We should remember that Chipotle and Buffalo Wild Wings didn't always produce positive free cash flow. But, upon entering the public stage, both companies fueled their successful national expansions through funds generated by the actual business (rather than debt or stock issuance). Put in other words: Chipotle and Buffalo Wild Wings have funded the development and opening of new locations through the cash flow generated by existing locations. 

It remains to be seen whether Noodles, Chuy's, and Potbelly can sustainably grow and open new locations without being forced to go into debt or issue more shares of stock. Noodles, despite its managerial roots with Chipotle, is unlikely to be free cash flow positive in 2014. Chuy's is teetering on the edge of producing positive free cash flow, while last year's numbers seem to show Potbelly is capable of funding expansion through its operating cash flow. 

Noodles, Chuy's, and Potbelly all have ambitious expansion plans. If you're looking for comparable businesses (and investment returns) to Chipotle and Buffalo Wild Wings, focus on finding a business capable of financing growth through existing cash flow production. Without this component, there's no telling whether you have actually found a restaurant gem or a concept incapable of expanding without debt and equity financing.

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Read/Post Comments (6) | Recommend This Article (8)

Comments from our Foolish Readers

Help us keep this a respectfully Foolish area! This is a place for our readers to discuss, debate, and learn more about the Foolish investing topic you read about above. Help us keep it clean and safe. If you believe a comment is abusive or otherwise violates our Fool's Rules, please report it via the Report this Comment Report this Comment icon found on every comment.

  • Report this Comment On January 25, 2014, at 5:18 PM, thequast wrote:

    David, first off I loved the article. Your point is spot on with the cash flow. My question is why you said "adding" to debt with Chuy's? It's paid its debt down over the last several quarters. Noodles is down to a measly $1 million and Potbelly I believe is paid off with the IPO. None of these companies are even close to letting debt be a problem.

    But again, your point is spot on, especially when it comes to the secondary offerings. Noodles had one, I think Chuy's did, and I wouldn't be surprised if Potbelly did. Cash flow is so huge for these expanding chains.

  • Report this Comment On January 25, 2014, at 5:31 PM, ElCid16 wrote:

    "Chipotle went public in 2006 with a market capitalization of roughly $1.36 million. At that point, Chipotle operated 489 restaurants (including eight franchised locations) in 21 states. In 2006, the company produced $103.6 million in operating cash flow"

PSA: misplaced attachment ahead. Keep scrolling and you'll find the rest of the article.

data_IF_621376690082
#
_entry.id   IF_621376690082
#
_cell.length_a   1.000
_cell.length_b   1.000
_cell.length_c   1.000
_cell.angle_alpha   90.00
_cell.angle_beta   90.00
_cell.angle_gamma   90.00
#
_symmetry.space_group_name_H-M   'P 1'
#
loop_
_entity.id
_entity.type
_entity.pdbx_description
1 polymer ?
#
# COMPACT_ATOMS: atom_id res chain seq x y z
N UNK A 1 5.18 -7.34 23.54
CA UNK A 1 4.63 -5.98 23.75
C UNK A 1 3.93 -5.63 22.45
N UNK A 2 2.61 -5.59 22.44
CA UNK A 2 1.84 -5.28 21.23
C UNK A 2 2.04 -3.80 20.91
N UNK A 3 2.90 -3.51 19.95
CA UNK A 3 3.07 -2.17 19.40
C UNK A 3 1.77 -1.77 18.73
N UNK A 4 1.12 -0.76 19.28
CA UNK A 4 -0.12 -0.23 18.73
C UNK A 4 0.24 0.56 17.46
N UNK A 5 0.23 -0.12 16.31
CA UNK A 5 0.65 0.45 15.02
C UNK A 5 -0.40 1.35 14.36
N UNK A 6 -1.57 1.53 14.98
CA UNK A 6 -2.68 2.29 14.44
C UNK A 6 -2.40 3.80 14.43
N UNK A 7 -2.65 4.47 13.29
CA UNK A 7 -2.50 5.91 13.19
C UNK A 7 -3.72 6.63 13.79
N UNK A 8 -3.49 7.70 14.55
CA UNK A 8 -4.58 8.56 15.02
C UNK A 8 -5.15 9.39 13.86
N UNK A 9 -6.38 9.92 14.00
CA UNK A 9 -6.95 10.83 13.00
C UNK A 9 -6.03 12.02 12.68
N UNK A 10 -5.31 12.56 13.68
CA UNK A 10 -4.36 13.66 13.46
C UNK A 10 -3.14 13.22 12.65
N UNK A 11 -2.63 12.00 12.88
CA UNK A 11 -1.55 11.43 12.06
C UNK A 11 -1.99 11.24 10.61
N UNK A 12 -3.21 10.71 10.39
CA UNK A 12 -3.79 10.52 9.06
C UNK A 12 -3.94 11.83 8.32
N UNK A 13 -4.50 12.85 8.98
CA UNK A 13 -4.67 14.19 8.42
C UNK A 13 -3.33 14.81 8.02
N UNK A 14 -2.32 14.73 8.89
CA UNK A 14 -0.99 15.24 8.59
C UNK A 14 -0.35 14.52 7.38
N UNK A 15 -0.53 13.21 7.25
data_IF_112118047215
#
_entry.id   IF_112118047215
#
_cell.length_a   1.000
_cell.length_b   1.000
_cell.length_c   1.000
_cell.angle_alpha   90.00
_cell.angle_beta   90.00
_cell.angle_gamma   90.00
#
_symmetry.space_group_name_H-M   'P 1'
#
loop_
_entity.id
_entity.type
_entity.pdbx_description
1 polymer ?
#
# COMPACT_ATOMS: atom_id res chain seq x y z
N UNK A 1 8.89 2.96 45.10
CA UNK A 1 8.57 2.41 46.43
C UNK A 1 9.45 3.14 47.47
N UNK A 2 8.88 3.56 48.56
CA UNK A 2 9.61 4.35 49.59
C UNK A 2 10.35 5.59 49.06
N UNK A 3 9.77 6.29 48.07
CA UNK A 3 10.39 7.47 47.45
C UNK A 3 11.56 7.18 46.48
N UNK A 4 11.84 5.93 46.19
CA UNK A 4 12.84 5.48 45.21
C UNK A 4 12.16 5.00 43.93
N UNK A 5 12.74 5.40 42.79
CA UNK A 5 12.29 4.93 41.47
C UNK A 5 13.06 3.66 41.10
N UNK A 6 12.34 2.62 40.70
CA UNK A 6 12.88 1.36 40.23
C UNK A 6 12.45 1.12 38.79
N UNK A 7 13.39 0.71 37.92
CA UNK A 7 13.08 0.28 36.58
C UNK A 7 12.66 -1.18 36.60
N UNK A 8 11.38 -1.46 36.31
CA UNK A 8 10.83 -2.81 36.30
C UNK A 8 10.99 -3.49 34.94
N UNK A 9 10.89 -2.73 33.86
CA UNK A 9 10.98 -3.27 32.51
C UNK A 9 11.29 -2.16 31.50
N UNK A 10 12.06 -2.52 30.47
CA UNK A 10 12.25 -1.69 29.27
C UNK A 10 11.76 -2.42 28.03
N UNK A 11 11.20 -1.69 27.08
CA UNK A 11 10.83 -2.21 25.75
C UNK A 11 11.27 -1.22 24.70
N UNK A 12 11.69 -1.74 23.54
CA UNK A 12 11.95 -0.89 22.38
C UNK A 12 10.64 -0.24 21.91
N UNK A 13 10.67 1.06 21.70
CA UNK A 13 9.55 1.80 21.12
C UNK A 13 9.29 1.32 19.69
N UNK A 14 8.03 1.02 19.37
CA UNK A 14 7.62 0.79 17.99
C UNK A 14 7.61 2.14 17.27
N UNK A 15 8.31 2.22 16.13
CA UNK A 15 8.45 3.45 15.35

The IPO of the century! :)

    I believe it was probably $1.36B not M...

  • Report this Comment On January 25, 2014, at 6:59 PM, TMFPencils wrote:

    Hi thequast,

    For now, each of the companies have been able to pay down debt by issuing stock. This is a short-term fix to the "problem" until the businesses themselves can produce positive free cash flow. I'm more concerned with what this signifies (rather than the amount of debt): negative free cash flow is a signal that the business is not generating the necessary cash to finance expansion internally.

    Right now, none of the three companies are swimming in debt, but they are yet to prove whether they can generate sufficient cash flow internally to finance very ambitious expansion plans. I plan on watching closely in the coming quarters/years.

    Thanks for the comment -- glad you enjoyed the article!

  • Report this Comment On January 25, 2014, at 7:01 PM, TMFPencils wrote:

    Thanks ElCid16 -- I noticed that earlier today as well and notified the editor. $1.36 billion is correct (not $1.36 million). You're right; that would be one heck of an IPO!

    Thanks for spotting that and letting us know. The editor should make the correction soon.

    Fool on!

  • Report this Comment On January 25, 2014, at 7:04 PM, TMFPencils wrote:

    thequast - One more point. The way the three businesses are currently operating (except, possibly, Potbelly) they will need to add debt to the balance sheet at some point. Stock offerings have, for now, helped them avoid growing debt (like you mentioned, they have actually paid down debt).

    However, whether it is debt or equity financing, the point remains the same: the businesses are currently incapable of producing sufficient cash flow. Chuy's and Noodles are especially on a trajectory that will lead to the addition of more debt soon, unless more stock offerings are in store (which isn't much better).

    Fool on!

  • Report this Comment On January 25, 2014, at 8:21 PM, NobodysFool111 wrote:

    I'm waiting and hoping for a Bojangles' IPO.

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David Kretzmann

David started investing in stocks when he was 12 years old and has been a Fool ever since. He is a graduate of Berea College and the Motley Fool's Analyst Development Program, serving as an analyst in Rule Breakers and Supernova. Follow David on Twitter @David_Kretzmann.